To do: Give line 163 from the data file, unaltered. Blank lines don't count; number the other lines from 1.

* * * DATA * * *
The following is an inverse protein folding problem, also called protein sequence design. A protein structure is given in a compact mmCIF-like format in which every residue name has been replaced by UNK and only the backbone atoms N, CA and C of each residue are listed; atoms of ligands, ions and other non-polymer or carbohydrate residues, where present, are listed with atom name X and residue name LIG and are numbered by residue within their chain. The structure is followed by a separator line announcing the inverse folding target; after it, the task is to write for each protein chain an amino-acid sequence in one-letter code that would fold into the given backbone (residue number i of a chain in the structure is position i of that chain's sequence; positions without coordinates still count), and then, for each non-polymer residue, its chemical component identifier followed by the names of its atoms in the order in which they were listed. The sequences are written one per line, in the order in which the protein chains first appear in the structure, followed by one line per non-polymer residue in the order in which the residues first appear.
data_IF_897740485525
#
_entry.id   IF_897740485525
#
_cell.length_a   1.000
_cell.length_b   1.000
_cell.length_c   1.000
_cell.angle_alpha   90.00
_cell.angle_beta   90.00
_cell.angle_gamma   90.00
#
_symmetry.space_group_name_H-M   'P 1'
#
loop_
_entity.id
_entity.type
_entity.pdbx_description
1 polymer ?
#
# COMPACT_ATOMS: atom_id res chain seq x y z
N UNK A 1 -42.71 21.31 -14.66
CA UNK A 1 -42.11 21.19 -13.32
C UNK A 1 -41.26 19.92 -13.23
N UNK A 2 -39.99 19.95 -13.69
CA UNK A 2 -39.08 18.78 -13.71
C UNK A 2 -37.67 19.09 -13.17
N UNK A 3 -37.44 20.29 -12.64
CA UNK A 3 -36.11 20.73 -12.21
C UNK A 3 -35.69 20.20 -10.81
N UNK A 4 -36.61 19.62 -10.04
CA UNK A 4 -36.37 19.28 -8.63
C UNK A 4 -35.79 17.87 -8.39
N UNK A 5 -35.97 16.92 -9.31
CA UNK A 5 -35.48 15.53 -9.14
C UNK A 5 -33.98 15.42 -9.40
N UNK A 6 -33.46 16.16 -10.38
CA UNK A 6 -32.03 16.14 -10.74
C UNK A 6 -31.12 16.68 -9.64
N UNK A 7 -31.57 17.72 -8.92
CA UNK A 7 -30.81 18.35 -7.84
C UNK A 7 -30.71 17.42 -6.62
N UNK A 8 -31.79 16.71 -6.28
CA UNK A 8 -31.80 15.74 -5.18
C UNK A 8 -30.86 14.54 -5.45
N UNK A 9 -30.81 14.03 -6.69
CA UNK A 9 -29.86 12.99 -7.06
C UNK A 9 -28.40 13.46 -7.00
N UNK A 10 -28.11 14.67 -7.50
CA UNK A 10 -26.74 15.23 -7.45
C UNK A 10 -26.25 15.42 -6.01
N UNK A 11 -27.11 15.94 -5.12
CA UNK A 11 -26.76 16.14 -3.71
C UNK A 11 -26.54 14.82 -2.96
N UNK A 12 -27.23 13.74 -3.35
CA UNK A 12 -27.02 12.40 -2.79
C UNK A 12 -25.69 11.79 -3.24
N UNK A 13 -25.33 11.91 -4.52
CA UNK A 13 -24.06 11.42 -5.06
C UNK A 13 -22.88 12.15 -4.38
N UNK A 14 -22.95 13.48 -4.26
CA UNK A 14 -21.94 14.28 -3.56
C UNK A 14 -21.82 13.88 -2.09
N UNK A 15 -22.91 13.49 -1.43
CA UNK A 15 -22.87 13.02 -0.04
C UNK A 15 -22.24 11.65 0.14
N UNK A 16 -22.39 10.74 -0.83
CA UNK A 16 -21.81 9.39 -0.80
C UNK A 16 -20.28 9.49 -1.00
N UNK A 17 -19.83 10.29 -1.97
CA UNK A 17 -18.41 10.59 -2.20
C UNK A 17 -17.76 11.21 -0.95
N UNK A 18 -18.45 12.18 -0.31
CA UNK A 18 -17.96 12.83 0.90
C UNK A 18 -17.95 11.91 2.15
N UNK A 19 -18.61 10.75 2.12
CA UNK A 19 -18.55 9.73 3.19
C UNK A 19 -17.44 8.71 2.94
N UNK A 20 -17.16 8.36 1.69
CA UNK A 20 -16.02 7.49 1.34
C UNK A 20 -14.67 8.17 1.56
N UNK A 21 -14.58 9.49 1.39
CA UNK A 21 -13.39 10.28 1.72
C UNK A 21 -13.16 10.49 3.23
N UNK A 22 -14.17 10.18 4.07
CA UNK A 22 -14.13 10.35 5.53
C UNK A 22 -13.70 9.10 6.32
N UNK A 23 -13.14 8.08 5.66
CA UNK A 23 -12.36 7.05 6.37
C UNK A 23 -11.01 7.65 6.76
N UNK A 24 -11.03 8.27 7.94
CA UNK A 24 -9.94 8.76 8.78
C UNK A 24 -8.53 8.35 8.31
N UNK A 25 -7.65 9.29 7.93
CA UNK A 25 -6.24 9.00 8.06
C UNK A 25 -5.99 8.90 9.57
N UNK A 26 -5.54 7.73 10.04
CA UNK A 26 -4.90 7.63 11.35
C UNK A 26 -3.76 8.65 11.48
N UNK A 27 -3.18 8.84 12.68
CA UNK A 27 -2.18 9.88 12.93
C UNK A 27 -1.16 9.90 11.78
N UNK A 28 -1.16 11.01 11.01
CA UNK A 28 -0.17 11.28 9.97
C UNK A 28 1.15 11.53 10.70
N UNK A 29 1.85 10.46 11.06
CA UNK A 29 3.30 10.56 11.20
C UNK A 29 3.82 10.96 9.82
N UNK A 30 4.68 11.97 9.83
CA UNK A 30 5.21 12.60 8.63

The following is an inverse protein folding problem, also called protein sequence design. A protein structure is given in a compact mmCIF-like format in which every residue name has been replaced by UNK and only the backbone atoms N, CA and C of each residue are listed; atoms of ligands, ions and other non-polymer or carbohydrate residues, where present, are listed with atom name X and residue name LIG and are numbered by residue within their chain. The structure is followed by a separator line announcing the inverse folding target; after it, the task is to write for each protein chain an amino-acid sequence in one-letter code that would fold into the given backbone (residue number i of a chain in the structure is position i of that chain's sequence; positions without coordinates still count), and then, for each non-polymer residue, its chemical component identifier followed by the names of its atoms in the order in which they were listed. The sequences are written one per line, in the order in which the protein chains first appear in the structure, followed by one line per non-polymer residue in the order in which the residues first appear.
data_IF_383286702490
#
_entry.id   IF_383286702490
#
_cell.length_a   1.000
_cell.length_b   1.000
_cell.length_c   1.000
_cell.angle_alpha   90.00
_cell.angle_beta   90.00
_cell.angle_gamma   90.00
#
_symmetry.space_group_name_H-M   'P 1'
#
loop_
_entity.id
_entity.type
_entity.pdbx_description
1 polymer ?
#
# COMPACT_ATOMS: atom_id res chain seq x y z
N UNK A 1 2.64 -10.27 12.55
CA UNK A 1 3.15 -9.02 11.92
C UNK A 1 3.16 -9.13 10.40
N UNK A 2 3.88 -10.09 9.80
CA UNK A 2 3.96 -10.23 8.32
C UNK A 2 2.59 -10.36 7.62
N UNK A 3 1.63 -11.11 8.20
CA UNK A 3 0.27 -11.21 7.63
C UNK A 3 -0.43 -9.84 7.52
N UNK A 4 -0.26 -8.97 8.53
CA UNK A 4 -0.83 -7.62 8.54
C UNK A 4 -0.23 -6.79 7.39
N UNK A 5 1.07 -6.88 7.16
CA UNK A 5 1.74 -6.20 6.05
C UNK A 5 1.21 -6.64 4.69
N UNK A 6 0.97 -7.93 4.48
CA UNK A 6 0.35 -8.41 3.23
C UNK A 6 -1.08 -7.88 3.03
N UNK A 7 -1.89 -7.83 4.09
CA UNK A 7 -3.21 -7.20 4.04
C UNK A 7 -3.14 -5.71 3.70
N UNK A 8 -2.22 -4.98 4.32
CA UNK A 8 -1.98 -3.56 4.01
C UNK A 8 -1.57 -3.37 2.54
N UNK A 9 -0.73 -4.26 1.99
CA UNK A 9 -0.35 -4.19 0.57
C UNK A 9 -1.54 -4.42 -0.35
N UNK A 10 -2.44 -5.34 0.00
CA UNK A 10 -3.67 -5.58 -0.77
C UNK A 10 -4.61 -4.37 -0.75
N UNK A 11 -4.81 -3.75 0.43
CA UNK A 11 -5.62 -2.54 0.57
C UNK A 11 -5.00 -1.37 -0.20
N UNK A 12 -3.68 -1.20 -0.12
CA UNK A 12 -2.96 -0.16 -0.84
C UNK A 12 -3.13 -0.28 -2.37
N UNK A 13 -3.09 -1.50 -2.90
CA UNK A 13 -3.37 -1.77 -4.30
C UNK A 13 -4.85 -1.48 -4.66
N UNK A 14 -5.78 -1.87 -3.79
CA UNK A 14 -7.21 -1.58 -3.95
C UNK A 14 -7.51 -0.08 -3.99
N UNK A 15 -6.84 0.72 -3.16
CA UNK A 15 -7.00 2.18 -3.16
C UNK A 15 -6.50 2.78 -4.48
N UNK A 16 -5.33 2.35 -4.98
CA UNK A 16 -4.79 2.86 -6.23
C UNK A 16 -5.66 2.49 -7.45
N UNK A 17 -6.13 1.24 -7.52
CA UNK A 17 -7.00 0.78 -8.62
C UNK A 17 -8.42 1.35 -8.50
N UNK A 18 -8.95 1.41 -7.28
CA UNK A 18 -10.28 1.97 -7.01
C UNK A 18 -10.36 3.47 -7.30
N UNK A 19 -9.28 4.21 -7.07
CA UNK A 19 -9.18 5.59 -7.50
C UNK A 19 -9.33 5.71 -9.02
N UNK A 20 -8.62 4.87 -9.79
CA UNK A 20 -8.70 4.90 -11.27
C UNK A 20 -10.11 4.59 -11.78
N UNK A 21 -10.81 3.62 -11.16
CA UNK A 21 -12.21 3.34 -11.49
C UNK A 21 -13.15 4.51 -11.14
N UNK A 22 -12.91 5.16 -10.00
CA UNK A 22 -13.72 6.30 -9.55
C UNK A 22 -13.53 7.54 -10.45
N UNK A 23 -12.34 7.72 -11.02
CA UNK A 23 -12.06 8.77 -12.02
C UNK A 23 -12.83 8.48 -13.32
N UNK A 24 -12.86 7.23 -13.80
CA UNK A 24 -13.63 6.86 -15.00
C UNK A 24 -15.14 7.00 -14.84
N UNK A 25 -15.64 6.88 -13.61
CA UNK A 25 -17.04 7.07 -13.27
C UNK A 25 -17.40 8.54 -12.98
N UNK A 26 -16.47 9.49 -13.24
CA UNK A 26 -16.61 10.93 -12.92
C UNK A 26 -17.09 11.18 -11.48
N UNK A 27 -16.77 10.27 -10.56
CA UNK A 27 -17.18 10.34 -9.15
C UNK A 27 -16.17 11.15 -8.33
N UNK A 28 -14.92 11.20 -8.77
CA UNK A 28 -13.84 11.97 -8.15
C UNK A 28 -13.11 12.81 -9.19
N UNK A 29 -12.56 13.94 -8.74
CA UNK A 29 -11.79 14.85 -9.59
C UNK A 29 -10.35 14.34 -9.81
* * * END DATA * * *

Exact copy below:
CA UNK A 11 -5.62 -2.54 0.57